But like Qatar, Kuwait also loosened its purse strings for Jordan during its summertime economic crisis, flexing its aid muscle to remind Washington that it, too, is an important ally in easing U.S. strategic burdens in the Middle East. At the same time, Kuwait also lent support to Saudi Arabia when the regional heavyweight found itself on the hot seat as a result of the murder of Saudi dissident Jamal Khashoggi in Istanbul.
And Oman has also begun to see Saudi and Emirati efforts to limit its own independence, particularly after Abu Dhabi, Oman's key trading partner, began to tighten border controls and harass Omani businesses operating in the United Arab Emirates. Lacking the cash of Qatar or Kuwait to impress the Americans with aid, Muscat instead played its formidable diplomatic card last month by inviting Israeli Prime Minister Benjamin Netanyahu to the sultanate to discuss the Palestinian peace talks. The talks might not have produced much diplomatic progress, but it did show the sultan in public, as well as in Omani state media, with an Israeli prime minister who is close to the current White House. What's more, Oman also announced it would welcome a new British military base — the first since 1971 — in early November, once more demonstrating its strategic value to a United States that is seeking partners to lighten its security responsibilities. Oman has proved its suitability as a diplomatic venue and military post for both the United States and its allies — reason enough for America to desire its continued independence.
Kuwait, Qatar and Oman will work to project soft power in places where U.S. interests exist but where the United States does not — or cannot — exercise its power.
America's Two Alliances
Ultimately, the situation will result in the United States adopting a two-tiered approach to the GCC. On one hand, it will solicit support from the assertive Saudi-Emirati axis in opposing Iran. Together, the three will attract support from Israel, which is capitalizing on the Iran threat to grow closer to Saudi Arabia and the United Arab Emirates. But as the Saudis and Emiratis pursue their own regional objectives against the fellow Sunni countries of Kuwait, Qatar and Oman, the trio will work to project soft power in places where U.S. interests exist but where the United States does not — or cannot — exercise its power.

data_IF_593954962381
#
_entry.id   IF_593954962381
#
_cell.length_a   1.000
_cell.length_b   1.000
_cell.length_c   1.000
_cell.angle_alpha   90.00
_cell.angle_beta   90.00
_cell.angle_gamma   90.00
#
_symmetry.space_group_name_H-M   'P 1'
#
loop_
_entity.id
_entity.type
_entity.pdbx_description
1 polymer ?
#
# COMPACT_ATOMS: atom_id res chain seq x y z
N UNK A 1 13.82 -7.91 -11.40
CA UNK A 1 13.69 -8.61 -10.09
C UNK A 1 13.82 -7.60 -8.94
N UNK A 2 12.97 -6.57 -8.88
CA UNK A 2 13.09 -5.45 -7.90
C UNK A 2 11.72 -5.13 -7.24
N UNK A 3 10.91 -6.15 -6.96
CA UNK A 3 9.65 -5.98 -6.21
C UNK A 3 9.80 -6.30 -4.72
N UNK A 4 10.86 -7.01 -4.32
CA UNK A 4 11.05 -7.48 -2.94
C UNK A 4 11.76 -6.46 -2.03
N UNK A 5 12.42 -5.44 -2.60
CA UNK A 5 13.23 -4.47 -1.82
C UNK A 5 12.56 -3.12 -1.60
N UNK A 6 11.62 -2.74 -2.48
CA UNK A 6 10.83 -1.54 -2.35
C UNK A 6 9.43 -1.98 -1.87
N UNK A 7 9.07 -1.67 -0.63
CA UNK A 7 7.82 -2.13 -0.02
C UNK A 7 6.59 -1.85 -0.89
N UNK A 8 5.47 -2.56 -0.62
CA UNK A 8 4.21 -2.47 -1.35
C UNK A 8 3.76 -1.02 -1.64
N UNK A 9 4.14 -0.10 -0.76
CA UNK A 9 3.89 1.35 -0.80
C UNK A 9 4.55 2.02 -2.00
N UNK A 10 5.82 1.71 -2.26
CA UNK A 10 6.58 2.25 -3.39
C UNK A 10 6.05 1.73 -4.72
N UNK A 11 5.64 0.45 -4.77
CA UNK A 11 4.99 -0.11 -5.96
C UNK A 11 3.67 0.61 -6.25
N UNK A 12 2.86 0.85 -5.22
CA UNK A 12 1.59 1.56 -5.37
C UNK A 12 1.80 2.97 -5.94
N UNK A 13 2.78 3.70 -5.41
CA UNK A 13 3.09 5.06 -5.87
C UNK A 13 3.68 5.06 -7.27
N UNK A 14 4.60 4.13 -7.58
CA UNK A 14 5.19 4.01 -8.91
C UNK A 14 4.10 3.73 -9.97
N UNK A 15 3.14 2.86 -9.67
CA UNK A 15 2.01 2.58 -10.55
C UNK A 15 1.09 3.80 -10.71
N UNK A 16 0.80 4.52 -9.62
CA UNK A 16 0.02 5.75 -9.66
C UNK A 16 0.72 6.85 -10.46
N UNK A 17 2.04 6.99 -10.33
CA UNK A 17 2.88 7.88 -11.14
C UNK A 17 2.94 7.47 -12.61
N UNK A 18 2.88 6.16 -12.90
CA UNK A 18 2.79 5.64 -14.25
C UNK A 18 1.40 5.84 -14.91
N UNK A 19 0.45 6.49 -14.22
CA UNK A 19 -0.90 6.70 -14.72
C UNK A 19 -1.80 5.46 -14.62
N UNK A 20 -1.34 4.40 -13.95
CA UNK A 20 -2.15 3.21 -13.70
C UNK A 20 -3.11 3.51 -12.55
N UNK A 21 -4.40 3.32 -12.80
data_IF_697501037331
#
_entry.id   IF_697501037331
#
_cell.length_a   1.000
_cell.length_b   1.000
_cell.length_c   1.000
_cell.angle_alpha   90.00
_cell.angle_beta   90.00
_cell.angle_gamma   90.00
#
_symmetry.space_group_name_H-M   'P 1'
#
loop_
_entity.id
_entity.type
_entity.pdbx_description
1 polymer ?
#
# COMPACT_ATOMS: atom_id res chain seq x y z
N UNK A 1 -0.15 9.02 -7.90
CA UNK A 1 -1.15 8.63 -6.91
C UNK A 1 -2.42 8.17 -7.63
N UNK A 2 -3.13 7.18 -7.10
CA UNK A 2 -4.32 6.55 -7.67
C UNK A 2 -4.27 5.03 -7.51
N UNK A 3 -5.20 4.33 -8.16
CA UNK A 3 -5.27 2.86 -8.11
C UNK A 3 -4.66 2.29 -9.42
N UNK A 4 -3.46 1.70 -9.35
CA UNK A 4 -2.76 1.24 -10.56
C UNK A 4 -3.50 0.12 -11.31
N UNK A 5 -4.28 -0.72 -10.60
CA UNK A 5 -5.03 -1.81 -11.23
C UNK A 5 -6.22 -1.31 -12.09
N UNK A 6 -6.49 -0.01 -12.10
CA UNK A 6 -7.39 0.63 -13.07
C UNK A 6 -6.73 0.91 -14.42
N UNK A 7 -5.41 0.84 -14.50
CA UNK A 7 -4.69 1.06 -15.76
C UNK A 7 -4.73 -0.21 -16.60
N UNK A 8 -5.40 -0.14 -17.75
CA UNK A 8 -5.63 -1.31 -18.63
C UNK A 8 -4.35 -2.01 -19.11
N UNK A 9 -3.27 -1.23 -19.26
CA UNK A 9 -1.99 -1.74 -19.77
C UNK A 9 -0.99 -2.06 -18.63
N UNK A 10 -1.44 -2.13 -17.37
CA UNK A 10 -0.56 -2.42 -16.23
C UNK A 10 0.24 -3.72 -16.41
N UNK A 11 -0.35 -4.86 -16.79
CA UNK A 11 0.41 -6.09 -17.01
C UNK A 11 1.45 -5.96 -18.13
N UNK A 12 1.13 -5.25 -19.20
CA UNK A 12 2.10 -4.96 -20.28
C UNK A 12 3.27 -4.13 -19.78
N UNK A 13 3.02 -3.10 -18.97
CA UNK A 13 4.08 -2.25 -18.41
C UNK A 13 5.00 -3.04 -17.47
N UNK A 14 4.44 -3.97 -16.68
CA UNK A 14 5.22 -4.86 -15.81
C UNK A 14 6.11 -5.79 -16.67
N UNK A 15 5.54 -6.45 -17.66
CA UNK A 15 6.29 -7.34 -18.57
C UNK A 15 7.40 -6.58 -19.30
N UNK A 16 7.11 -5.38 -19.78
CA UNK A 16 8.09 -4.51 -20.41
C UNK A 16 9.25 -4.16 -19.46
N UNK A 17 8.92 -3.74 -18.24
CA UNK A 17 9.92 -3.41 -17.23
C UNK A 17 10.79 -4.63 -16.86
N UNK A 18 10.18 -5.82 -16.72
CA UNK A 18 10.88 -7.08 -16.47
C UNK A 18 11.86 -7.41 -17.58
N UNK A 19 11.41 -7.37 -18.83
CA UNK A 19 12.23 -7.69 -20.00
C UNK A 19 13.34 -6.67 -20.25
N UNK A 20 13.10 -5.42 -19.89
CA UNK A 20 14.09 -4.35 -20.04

Accordingly, the United States can outsource the micromanagement of some secondary issues to this informal Gulf axis. For instance, Lebanon — a country whose economy is facing a debt crisis and which could suffer from the effects of Washington's anti-Hezbollah sanctions — is one flashpoint where Kuwaiti or Qatari cash could be useful. Jordan, where the economic crisis is almost certain to return, is another. And there is a role for Kuwait, Qatar or Oman in the Palestinian territories, as the United States seeks to prevent a Hamas-Israeli war, keep Gaza's economy afloat and breathe some life into the moribund peace process. Elsewhere, Iraq's reconstruction, as well as war-ravaged Yemen (especially as the humanitarian crisis there gains political salience in America's Congress), could use some assistance from the trio. Finally, the three may yet emerge as a venue for Iranian-American talks, should such a diplomatic breakthrough occur — even if such an outcome seems highly unlikely under the current administration.
The Gulf's big players will do their utmost to bring their more independent-minded neighbors into line. But as small as Kuwait, Qatar and Oman may be, their well-worn strategy of providing invaluable service to outside powers will stand them in good stead in their efforts to carve out a distinct regional role. In the end, the Gulf Arab neutrals will likely fend off Saudi and Emirati interference once more.